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The Ford Taunus 17 M is a middle sized family saloon/sedan produced by Ford of Germany between 1960 and 1964. The Taunus 17M name had been applied to the car’s predecessor and it would apply also to subsequent Ford models which is why the 17M introduced in 1960 is usually identified, in retrospect, as the Ford Taunus P3. It was the third newly designed German Ford to be launched after the war and for this reason it was from inception known within the company as Ford Project 3 (P3) or the Ford Taunus P3.

Members of the press had apparently competed to find a suitably disrespectful epithet to described the controversially styled first Taunus 17M, and it was in the same tradition that the new 17M for 1960 became known as the “Badewannetaunus” (Bath tub Taunus).

The Ford Taunus P3 was a commercial success. 669,731 were produced during a four year production run, giving an annualised rate more than twice that achieved by the predecessor model during its three years in production.

European design

The first post-war Taunus models had been designed in North America. The Taunus P3 was designed by Uwe Bahnsen, a German born designer who would dominate car design at Ford of Germany for nearly thirty years and whose subsequent designs included the 1969 Ford Capri and its successors. Towards the end of his time in charge of design with Ford of Germany, Bahnsen also led the teams that designed the Fords Sierra and Scorpio. In the context of 1960 the Taunus P3 can nevertheless be seen as Bahnsen’s most innovative design for a production car.

The 1960 Taunus design featured a recurring geometrical shape, which was a cross between a short sausage and a long lozenge. The rear panel and the side panels respected the same basic shape as did the front grill, subject to two large cut-outs for the headlights. At a time when it was an unquestioned article of faith that headlights were round, the Taunus featured headlights that were lozenge shaped. Ten years later this had inspired European automakers to come up with various non-round headlamp shapes, though many had by 1970 settled on a standardised shared rectangular shape. Non-round headlamps were also profoundly un-American: in the USA regulations followed the assumption that headlamps must be round.

The same shape was carried over to the interior of the car where the main dials and controls on the dash-board were surrounded by a thick frame in the shape that respected a short sausage (or a very long lozenge). The repetitious use of a single simple shape at different levels of the design gave the overall car a consistent visual unity which was in stark contrast to the high finned flamboyance of the previous Taunus 17M and was seen at the time as a radical switch by Ford of Germany away from American styling in favour of European styling.There were no tails fins and there was very little decorative chrome included. The efficiency of its superficially much more simple design enabled Ford to boast that the 1960 car, despite being fractionally narrowed on the outside, offered usefully more interior width than the car it replaced.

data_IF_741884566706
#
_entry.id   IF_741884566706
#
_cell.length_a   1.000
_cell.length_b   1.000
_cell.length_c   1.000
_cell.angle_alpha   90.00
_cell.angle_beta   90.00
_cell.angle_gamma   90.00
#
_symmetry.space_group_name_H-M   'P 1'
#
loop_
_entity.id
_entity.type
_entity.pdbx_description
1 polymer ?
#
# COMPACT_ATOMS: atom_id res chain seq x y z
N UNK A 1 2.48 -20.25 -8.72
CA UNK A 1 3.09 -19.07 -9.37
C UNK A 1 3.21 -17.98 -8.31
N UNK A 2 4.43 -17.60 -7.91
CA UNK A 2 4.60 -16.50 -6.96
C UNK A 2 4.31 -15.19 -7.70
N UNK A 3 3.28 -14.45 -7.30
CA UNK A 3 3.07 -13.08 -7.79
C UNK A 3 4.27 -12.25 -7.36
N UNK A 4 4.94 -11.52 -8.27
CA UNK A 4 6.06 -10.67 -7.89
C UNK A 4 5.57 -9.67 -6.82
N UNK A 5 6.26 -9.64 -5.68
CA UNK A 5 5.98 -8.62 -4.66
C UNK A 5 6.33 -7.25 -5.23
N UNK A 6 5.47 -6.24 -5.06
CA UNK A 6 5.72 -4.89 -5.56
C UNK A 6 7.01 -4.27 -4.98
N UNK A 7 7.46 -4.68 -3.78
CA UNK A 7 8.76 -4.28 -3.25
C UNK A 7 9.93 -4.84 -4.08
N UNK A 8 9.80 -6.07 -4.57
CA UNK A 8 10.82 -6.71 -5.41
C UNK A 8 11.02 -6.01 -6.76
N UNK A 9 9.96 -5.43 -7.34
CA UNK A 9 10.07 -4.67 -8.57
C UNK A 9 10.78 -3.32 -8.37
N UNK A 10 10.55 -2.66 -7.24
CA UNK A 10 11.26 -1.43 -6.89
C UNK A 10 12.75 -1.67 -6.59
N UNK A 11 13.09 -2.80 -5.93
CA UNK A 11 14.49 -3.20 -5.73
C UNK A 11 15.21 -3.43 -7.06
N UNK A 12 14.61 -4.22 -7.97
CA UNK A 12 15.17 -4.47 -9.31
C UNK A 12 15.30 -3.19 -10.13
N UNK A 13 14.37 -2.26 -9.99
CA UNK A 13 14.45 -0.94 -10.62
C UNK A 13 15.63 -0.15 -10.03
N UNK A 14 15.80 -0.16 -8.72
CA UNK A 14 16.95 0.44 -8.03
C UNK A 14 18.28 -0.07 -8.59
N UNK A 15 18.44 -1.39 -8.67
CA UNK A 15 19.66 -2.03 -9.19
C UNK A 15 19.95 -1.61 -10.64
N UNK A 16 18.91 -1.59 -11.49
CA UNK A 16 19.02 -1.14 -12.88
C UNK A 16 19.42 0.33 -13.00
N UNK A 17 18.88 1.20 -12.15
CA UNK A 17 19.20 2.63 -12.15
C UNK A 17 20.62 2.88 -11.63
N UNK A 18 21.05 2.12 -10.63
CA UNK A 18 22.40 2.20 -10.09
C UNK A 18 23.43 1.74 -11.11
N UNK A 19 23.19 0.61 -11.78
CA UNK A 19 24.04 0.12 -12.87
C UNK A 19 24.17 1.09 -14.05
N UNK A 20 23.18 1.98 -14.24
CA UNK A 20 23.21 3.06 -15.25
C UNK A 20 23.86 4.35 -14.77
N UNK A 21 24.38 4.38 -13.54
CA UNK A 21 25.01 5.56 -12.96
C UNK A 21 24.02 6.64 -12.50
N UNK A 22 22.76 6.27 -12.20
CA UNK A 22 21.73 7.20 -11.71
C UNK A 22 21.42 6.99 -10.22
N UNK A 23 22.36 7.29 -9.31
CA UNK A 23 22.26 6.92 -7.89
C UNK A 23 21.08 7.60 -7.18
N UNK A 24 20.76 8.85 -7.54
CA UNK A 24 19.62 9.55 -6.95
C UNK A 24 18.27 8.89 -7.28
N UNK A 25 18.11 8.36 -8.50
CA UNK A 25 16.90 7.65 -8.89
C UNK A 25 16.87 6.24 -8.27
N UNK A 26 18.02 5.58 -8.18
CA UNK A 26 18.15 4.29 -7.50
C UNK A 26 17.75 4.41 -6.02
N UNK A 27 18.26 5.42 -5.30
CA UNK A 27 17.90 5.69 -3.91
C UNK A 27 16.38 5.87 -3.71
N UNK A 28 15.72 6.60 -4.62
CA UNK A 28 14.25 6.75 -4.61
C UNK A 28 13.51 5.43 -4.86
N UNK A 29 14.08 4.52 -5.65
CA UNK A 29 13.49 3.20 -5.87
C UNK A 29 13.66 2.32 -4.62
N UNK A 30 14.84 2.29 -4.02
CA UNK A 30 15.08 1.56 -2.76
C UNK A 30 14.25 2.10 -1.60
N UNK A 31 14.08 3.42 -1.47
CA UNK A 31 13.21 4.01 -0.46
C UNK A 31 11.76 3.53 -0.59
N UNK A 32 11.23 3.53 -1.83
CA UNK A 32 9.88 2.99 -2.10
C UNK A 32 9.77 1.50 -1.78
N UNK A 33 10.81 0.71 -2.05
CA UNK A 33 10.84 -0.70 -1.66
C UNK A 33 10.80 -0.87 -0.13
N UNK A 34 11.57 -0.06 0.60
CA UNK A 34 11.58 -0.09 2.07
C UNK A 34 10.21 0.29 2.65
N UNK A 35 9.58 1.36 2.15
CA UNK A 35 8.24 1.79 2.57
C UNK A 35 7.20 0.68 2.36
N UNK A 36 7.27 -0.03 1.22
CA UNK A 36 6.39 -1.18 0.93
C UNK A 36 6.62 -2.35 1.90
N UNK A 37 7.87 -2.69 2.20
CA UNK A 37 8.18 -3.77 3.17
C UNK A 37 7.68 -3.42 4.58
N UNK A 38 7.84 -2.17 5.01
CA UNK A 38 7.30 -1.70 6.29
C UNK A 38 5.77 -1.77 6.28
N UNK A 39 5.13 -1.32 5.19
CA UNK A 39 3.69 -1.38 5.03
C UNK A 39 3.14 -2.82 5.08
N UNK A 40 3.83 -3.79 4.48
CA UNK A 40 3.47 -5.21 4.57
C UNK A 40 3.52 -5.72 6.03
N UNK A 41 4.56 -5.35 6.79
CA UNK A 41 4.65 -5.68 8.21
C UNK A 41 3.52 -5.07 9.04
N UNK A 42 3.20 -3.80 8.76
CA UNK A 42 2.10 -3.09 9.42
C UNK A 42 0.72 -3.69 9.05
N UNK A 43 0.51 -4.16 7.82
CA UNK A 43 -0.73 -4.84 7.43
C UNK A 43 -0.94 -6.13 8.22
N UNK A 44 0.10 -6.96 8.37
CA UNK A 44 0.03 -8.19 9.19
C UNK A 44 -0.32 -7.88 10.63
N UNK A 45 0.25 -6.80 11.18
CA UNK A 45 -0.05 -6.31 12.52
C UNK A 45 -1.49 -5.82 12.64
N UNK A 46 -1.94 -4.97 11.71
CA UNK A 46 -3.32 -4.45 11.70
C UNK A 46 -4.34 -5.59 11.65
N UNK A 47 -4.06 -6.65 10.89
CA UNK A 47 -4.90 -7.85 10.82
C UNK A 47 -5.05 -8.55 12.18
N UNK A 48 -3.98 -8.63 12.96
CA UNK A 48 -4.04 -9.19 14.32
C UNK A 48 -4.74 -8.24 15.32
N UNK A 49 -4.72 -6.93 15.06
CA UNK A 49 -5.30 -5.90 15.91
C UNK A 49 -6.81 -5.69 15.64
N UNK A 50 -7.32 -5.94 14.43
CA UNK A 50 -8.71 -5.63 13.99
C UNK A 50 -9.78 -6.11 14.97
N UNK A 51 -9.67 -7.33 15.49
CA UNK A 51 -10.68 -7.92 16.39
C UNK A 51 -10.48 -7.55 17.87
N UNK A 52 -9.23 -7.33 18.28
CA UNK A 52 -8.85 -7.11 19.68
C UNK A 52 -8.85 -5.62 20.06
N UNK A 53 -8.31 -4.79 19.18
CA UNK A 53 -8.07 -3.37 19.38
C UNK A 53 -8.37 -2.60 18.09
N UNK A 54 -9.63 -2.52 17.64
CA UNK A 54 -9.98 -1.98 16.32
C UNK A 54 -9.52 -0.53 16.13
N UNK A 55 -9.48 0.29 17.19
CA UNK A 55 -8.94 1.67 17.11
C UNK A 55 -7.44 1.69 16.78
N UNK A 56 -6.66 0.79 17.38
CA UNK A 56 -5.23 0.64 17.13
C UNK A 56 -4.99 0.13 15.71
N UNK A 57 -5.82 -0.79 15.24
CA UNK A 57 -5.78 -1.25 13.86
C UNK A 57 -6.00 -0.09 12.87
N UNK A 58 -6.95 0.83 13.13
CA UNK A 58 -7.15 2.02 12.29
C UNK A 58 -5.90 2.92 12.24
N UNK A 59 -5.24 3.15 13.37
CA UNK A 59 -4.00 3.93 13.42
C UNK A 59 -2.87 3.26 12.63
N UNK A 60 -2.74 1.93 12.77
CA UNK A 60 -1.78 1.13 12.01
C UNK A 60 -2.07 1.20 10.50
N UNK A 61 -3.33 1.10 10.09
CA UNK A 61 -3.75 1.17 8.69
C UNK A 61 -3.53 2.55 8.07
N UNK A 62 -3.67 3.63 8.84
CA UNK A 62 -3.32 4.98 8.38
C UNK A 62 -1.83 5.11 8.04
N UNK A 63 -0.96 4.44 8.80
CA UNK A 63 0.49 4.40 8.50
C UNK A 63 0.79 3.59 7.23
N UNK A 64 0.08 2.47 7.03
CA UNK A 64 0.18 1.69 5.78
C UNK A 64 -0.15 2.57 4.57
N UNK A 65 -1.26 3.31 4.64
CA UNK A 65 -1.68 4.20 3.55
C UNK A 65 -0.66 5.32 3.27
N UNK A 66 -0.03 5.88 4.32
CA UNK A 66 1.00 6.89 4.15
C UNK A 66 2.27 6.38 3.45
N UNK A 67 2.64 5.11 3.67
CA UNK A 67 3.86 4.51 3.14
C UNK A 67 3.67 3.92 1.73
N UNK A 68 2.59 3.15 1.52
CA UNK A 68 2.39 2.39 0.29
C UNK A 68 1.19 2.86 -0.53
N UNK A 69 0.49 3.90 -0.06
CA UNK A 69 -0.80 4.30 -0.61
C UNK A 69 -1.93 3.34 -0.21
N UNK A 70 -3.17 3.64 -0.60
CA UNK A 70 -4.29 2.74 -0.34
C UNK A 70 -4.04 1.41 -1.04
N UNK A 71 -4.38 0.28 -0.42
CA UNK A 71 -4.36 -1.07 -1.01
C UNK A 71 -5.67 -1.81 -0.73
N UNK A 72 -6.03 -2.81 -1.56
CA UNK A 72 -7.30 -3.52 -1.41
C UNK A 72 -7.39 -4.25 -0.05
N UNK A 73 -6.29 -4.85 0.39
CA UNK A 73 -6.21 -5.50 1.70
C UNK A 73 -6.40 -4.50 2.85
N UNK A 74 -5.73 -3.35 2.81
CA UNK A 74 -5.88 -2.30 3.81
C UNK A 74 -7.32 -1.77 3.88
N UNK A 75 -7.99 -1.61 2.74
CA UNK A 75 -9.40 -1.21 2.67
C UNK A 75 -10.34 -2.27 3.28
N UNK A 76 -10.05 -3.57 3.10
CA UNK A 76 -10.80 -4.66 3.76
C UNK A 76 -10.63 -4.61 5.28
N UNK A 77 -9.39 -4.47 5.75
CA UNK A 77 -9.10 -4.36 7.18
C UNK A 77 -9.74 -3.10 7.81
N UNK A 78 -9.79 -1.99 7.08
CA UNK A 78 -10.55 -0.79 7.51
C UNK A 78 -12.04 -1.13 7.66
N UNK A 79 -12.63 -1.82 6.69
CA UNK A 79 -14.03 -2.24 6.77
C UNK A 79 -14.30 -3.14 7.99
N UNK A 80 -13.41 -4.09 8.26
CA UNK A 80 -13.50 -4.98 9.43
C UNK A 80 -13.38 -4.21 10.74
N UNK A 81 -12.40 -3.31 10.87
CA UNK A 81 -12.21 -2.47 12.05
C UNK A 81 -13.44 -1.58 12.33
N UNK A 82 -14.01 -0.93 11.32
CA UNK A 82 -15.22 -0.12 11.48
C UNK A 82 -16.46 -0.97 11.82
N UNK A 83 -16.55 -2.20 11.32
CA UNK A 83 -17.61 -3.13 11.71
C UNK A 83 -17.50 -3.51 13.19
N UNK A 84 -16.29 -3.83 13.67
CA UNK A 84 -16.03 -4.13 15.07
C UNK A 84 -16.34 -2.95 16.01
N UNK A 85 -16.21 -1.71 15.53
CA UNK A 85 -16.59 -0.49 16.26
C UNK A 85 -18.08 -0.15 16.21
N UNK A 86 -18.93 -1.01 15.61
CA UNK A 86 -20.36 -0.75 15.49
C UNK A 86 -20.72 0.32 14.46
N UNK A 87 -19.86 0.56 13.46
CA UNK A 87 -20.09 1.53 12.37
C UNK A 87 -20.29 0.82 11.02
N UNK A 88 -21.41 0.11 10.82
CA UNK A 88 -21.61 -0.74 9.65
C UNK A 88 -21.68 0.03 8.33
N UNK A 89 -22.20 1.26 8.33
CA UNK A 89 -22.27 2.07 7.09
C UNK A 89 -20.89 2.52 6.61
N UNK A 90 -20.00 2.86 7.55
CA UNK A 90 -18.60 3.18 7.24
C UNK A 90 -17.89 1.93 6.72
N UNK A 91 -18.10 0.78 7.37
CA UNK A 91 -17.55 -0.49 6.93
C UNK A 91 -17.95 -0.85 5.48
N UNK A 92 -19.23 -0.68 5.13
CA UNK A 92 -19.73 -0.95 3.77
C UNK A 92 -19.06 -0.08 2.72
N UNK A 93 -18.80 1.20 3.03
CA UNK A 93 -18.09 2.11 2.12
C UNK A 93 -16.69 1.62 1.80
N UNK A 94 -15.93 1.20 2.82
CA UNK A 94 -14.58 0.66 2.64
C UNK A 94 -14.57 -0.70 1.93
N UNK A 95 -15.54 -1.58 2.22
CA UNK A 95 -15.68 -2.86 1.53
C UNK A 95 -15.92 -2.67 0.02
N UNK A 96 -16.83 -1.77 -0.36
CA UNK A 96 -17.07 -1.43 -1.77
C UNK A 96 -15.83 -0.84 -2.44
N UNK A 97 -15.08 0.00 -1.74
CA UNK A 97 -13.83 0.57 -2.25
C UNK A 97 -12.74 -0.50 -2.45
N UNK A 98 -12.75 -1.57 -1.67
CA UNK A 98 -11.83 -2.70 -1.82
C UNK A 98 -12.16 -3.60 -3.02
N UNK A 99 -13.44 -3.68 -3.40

Despite the importance of sausages in German cuisine, the award for a catchy soubriquet was earned by the person who saw the car and was reminded not of a sausage but of a bathtub. It was and remains the “Badewanne” (bathtub) soubriquet that caught the eye of the press reporters, and it is as the “Badewannetaunus” that the car continues to be remembered by enthusiasts

Body

Most of the cars were sold as two- or four-door sedans/saloons. A three-door “Turnier” station wagon was also available. The confident determination of the car’s designers’ to celebrate the new decade with something new and different was reflected in the unusual positioning of the rear lights on the early station wagons, on the leading edge at the back of the roof of the car, as two red horizontal units lined up directly above the tailgate. Later P3 Turniers had their rear lights more conventionally positioned.

The P3 also followed the tradition of its predecessor in that coach built two-door cabriolets and coupes were offered, converted by a traditional Cologne based body builder called Karl Deutsch However, these special bodied cars appear to have been relatively expensive, and only about 150 were produced.

The cars were offered with an unusually broad choice of color and interior trim options.